A French version of this interview was originally published at http://revueperiode.net/gramsci-geographe-entretien-avec-stefan-kipfer/
- Your research interests include a recurrent focus on space, specifically urban questions as well as the spatial organization of relations of exploitation and domination. Theoretically, you mobilize the works of Henri Lefebvre and Frantz Fanon, but you are also interested in Gramsci’s take on, for example, urbanity and rurality. How do you see the relevance of Gramsci’s analyses for geographical concerns today?
I started reading Gramsci in 1990 just before turning to urban research and the debates around ‘radical geography’ that were still in full swing then. Broadly speaking, these debates tackled two problematic treatments of space in social theory: the reduction of space to a strictly passive, ‘empty’ container of history, and, in turn, the elevation of space to historically invariant determinant of social life. Instead, a key lesson in these debates was to discuss space dialectically, as a product of history and an active historical force. These debates quickly pushed me to return to Gramsci and consider something that a few geographically minded intellectuals had considered here and there but that was then still an unusual topic for the Gramscians amongst my colleagues: the place of space in Gramsci’s particular strand of Marxism.
One of the most important questions in Gramsci’s philosophy of praxis (then and now) is the issue of historicism, which Gramsci affirmed in a peculiar way to describe one crucial aspect of his historical materialist method. A few have pointed out that the conceptions of time and history which informed Gramsci’s historicism are not to be confused with those that shape other forms of historicism, notably Hegel’s and Ranke’s. Among the first to do so in English was Esteve Morera, who wrote a book on the subject in 1990. However, at the time, it was not uncommon (even among Gramscians) to sidestep geographical questions or treat space as the philosophical counterpart of time. I sometimes felt that on this matter, not much had changed since the 1970s when the famous exchange between Immanuel Wallerstein (and his ‘spatial’ conception of capitalism as a world system) and Ernesto Laclau (and his ‘historical’ conception of capitalism as a mode of production) unnecessarily pitted space against time, geography against history.
Even just a cursory reading shows that Gramsci’s writing was characterized by a profound geographical as well as historical sensibility. My sense was and is that both sensibilities are integral to his method. Forging a path a Marx himself had laid out, Gramsci developed his main concepts (from language and folklore to intellectuals and politics) through an intimate reading of historical moments and geographical situations. ‘Space’ for Gramsci was never just contextual backdrop or singular material condition (let alone a symbol of historical stasis). As condition and product of history, geography is an active force of the multiple rhythms that make up historical time. In turn, Gramsci treated space and scale relationally, showing the mutual imbrication and historical co-constitution of world, nation, region, city and country.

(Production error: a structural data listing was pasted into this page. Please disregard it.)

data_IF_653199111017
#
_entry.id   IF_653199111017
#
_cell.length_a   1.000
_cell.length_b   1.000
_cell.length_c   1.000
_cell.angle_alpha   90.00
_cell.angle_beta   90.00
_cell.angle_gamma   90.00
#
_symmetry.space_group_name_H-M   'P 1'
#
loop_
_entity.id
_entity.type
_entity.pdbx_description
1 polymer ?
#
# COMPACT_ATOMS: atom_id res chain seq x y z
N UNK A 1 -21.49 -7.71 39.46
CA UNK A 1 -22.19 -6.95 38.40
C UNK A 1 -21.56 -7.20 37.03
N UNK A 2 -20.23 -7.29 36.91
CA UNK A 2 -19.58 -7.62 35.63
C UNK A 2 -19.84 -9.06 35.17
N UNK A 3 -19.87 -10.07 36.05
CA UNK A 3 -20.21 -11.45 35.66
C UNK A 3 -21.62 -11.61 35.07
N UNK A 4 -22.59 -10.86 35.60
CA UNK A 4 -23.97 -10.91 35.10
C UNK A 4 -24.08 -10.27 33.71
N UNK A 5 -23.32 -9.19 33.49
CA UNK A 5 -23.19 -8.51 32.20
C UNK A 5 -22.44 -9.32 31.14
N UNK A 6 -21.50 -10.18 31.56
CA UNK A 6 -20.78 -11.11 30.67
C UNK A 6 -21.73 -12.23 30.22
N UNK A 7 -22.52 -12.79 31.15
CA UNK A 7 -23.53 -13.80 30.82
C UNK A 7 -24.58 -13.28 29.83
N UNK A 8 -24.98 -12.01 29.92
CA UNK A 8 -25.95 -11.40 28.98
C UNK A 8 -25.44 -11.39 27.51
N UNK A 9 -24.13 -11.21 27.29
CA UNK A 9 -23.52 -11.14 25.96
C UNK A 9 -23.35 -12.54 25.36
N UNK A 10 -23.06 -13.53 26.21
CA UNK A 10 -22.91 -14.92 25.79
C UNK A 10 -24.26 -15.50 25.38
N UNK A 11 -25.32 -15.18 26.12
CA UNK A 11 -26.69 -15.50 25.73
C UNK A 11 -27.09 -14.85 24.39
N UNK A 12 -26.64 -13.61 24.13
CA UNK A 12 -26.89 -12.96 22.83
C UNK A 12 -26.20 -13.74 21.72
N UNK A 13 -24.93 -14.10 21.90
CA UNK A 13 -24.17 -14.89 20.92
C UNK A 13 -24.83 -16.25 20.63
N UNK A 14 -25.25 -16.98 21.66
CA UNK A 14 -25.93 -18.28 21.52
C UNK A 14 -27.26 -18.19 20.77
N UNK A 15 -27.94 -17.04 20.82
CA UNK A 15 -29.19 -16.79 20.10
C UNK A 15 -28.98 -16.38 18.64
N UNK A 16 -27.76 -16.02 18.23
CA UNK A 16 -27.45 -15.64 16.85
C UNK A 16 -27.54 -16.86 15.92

Key in this context is the idea that spatial forms are, among other things, subjects of struggle as well as ‘ingredients’ in political projects, as it were. It is well known (as Panagiotis Sotiris has reminded us most recently) that Gramsci treated the national scale not as a given entity (let alone an ethnocultural or historical essence) but an open-ended field of struggle and a strategic construction site. Gramsci insisted that the national-popular aspect of revolutionary politics, which is not to be confused with nationalism, must be developed in constant interaction with equally open-ended internationalist horizons.
Gramsci made similar points about city and country. Observing debates among fascist intellectuals such as Curzio Malaparte, he saw that claims to urbanity and rurality do not simply express given geographical realities. They can help form historic blocs. Compare Gramsci’s insight, which considered politics as an active force, to contemporary debates in electoral geography, which have a tendency to read right populist and neo-fascism passively, as mere reflections of given settlement forms defined by national statistical offices: suburb, periurb, rural space or small to medium sized town. Exemplified in France by the work of Christophe Guilluy, among others, such spatially determinist readings of the Front National actually corroborate Gramsci’s point. In their passive conception of politics, intellectuals like Guilluy naturalize, and thus lend effective support to frontist political claims by treating small towns, agricultural areas and periurban zones as embodiments of the ‘autochtonous’ people of France and their seemingly spontaneous and inevitable xenophobic impulses.
- What does a Gramscian reading of Lefebvre’s work add to Lefebvre scholarship? In what ways did Lefebvre try to urbanize the question of hegemony ?
Antonio Gramsci was not one of the primary figures in Lefebvre’s intellectual universe. But in various parts of his work, Henri Lefebvre presented us with explicit textual invitations to see his own contributions in a Gramscian light. In the opening pages of the Production of Space, for example, he established the hypothesis that bourgeois hegemony does not leave space untouched, as it were, thus suggesting that spatial organization represents a crucial element in the organization of political rule. This insight systematized the earlier conclusion of The Urban Revolution, where Lefebvre stressed the fact that ‘urbanisme’, and the specialized spatial sciences associated with it have the potential to sustain bourgeois rule by disorganizing opposition and promoting subaltern passivity.